My daughter recently received Charlie and Lola’s ‘We Completely Must Go To London’ in which the pair go on a school trip around the capital. A great idea in principle but, as will become clear, the stress of the job has finally got to their teacher: Mrs Hanson, resulting in some kind of nervous breakdown.
Her forethought and planning are practically non-existent and, since both Charlie (7) and Lola (5) are there, we can assume it’s at least two different year groups on the trip. That’s potentially 60 children in her care, while she loses her marbles and puts their lives at risk.
To cut a short story shorter, Mrs Hanson drags the small children to Big Ben, Buckingham Palace, the Tower of London, the National Portrait Gallery, Trafalgar Square, Greenwich Royal Observatory, the Natural History Museum and the London Eye. You may have noticed that’s quite an itinerary for anyone, let alone a school trip.
When I was Charlie’s age, we went on a visit to the Tower of London and that was sufficient for the day. We didn’t need to go anywhere else. Are you listening, Mrs Hanson?
The trip’s logistics are perhaps the day’s most baffling aspect. Starting at Big Ben (I’m not going to ask how they got there, as there’s nowhere convenient to unload a coach in Parliament Square. I’m assuming Mrs Hanson just told parents to dump their kids there and hope for the best) and then Buckingham Palace, they immediately head out of the city centre to the Tower of London but instantly return to the heart of the capital, with a visit to the Portrait Gallery. According to Google, that’s a round trip of 6.6 miles, including 54 minutes on the tube.
It would have made more sense to go to straight to the Portrait Gallery after palace, as it’s just a short walk down The Mall. Have you heard of planning, Mrs Hanson?
Next, Mrs Hanson subjects the kids to an 89 minute riverboat journey to Greenwich. Instead of ending the trip there, with the wealth of other attractions in Greenwich, Mrs Hanson insists the children then take a 55 minute tube journey across London (including a mile walk) to the Natural History Museum.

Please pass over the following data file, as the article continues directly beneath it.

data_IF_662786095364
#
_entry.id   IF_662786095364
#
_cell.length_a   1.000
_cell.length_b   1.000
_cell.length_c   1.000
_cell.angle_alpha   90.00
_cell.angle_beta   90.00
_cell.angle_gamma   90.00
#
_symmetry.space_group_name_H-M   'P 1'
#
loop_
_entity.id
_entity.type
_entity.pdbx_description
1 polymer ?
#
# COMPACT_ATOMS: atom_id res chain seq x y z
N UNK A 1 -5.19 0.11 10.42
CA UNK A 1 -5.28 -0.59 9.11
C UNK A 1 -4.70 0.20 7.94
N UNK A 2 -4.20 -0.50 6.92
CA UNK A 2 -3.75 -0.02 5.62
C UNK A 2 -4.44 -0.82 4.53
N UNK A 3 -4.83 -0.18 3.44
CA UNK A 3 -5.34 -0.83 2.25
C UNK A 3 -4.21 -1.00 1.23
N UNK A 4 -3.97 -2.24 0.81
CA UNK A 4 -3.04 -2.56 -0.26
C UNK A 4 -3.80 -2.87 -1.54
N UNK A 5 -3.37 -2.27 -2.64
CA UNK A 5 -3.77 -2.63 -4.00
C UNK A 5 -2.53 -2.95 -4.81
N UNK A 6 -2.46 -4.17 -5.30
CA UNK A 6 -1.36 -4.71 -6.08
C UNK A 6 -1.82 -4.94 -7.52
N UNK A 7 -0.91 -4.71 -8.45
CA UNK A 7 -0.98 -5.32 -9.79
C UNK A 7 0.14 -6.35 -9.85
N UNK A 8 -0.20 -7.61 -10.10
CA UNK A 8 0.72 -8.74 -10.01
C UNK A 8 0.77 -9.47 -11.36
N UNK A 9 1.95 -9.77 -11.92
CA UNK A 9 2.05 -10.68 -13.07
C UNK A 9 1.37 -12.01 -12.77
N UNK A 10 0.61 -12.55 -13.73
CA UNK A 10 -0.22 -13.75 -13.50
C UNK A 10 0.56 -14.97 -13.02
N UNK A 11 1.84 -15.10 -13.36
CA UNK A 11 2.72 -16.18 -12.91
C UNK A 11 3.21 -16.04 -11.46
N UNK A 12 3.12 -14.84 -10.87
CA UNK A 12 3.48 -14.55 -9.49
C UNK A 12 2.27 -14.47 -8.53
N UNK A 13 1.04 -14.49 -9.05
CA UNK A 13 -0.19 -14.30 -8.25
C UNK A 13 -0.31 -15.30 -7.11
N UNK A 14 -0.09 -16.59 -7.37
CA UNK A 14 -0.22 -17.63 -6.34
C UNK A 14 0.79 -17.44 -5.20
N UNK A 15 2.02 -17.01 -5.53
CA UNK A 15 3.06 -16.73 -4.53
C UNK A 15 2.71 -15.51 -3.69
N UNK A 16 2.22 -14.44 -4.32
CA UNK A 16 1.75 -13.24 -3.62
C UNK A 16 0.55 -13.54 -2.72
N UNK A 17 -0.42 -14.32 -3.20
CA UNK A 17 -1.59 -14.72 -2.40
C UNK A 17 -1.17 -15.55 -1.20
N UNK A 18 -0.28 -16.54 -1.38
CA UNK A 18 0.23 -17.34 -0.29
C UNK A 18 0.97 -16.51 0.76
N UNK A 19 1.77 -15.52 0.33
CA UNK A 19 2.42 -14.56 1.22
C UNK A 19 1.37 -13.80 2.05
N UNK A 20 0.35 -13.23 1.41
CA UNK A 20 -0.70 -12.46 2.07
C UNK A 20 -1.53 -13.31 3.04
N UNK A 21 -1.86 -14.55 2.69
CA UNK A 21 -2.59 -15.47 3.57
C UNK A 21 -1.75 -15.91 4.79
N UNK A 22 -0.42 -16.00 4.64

What was she thinking? It’s here, exhausted and delirious, that Charlie gets lost in the dinosaur gallery.
I recently went to the Natural History Museum and managed to lose one of my friends when all he was trying to do was use the lift. He’s a grown man. Imagine how lost a small boy could get while hallucinating he’s riding a pterodactyl. I’m beginning to think that Mrs Hanson didn’t even do a risk assessment for this ridiculous charade.
Before you even consider time at each attraction, this trip – for Reception and Year 2 children – involves just under four hours of travel, covers 27 miles and includes a train, five tubes, a riverboat and 5.1 miles on foot.
What concerns me most (aside from obvious child welfare issues) is Mrs Hanson’s appalling planning. What was the learning objective? It makes absolutely no sense. Admittedly, there are a few links to our royal heritage but then why dilute them with a trip to the dinosaurs? I suppose the idea might have been to study London’s integrated public transport system first hand but, if that’s the case, just go to the London Transport Museum. It’s quite well covered there.
Dad in the Mancave
Moans from the Mancave: Charlie and Lola Completely Must Go To London originally appeared in issue 170 of LINK magazine. Dad in the Mancave is a part-time teacher in Sheffield and full time dad.
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